The pay was good, but the job was killing them. 

Now Grossmont College’s award-winning Theatre Arts Department is staging a production of the historical drama These Shining Lives, which recounts the true story of four women who landed a well-paying factory job in the 1920s adorning the hour markings on clocks and watches with glow-in-the-dark radium paint containing dangerously radioactive properties that are unknown by the workers and downplayed by their bosses.  

Set in Ottawa, Ill., the story is narrated by one of the workers, Catherine Donohue. These Shining Lives, written by Melanie Marnich, details the women’s deadly ordeal in a search for justice that left a legacy of better working conditions for future generations.  

These Shining Lives is a remarkable story that impacted generations of American workers and still resonates today,” said the production’s director, Beth Duggan, who also chairs the Grossmont College Theatre Arts Department. “We are extremely proud to be present this groundbreaking production that details the sacrifices made by these women, sacrifices which we continue to benefit from.”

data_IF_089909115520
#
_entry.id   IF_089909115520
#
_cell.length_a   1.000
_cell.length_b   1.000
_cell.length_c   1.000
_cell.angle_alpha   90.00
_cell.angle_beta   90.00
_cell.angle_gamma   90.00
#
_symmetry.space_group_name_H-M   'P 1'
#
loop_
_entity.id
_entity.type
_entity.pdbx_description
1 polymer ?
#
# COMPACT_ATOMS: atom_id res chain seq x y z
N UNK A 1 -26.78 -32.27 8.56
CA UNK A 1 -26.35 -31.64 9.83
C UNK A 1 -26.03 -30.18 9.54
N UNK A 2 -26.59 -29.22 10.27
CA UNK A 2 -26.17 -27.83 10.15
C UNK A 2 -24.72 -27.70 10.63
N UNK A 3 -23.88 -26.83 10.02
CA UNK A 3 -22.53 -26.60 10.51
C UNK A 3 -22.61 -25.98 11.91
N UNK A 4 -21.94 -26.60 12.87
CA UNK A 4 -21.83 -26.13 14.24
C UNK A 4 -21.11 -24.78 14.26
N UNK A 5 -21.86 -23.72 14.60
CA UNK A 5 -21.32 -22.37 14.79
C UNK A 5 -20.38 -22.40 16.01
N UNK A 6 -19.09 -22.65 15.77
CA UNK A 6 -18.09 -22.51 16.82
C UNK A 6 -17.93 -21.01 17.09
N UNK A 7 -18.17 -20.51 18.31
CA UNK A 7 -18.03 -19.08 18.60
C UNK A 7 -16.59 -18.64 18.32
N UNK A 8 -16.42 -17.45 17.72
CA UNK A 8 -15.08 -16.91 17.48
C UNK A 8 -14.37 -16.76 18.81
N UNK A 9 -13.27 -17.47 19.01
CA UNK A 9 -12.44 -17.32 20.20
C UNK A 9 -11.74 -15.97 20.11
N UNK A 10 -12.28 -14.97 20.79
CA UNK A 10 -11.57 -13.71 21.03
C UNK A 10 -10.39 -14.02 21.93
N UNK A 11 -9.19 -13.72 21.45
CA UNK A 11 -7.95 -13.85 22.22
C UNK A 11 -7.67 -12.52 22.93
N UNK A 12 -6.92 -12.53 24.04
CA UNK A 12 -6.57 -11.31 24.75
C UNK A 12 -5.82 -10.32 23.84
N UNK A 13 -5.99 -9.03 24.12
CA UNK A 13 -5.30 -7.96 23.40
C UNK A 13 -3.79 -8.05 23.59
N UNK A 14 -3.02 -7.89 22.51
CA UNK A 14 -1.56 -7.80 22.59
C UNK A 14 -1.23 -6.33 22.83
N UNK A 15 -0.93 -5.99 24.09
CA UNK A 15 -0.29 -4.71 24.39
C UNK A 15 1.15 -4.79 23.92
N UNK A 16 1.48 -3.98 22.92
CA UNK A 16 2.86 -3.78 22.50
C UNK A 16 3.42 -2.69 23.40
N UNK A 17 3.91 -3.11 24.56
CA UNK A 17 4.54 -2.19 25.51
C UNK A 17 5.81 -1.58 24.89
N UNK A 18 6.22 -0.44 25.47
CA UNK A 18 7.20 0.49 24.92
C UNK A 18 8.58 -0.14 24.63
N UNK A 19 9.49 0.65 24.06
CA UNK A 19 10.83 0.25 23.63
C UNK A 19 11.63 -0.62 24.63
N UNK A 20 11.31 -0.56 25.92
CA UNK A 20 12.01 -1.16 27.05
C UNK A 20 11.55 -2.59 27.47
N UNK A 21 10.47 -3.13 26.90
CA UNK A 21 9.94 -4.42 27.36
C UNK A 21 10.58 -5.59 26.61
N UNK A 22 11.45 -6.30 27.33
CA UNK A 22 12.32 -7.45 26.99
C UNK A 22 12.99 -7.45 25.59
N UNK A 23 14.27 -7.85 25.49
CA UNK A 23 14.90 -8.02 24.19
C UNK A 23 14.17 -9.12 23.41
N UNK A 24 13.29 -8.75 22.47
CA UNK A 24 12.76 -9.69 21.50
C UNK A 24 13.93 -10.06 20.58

Performance dates are Dec. 1, 2, 3, 8, 9, and 10 at 7:30 p.m. and Dec. 3 and 10 at 2 p.m. 

Tickets, including a season ticket plan, can be purchased by phone, online, or at the box office. For online tickets, visit www.grossmont.edu/theatrebrochure or call (619) 644-7234. The box office is at Grossmont College, Building 22A/Room 200A1 (Back of Parking Lot #1). The box office opens one hour prior to each production. 

More information about the productions is at www.grossmont.edu/theatrebrochure.



Wednesday, October 26, 2016

Grossmont alum returns to home field to head athletics program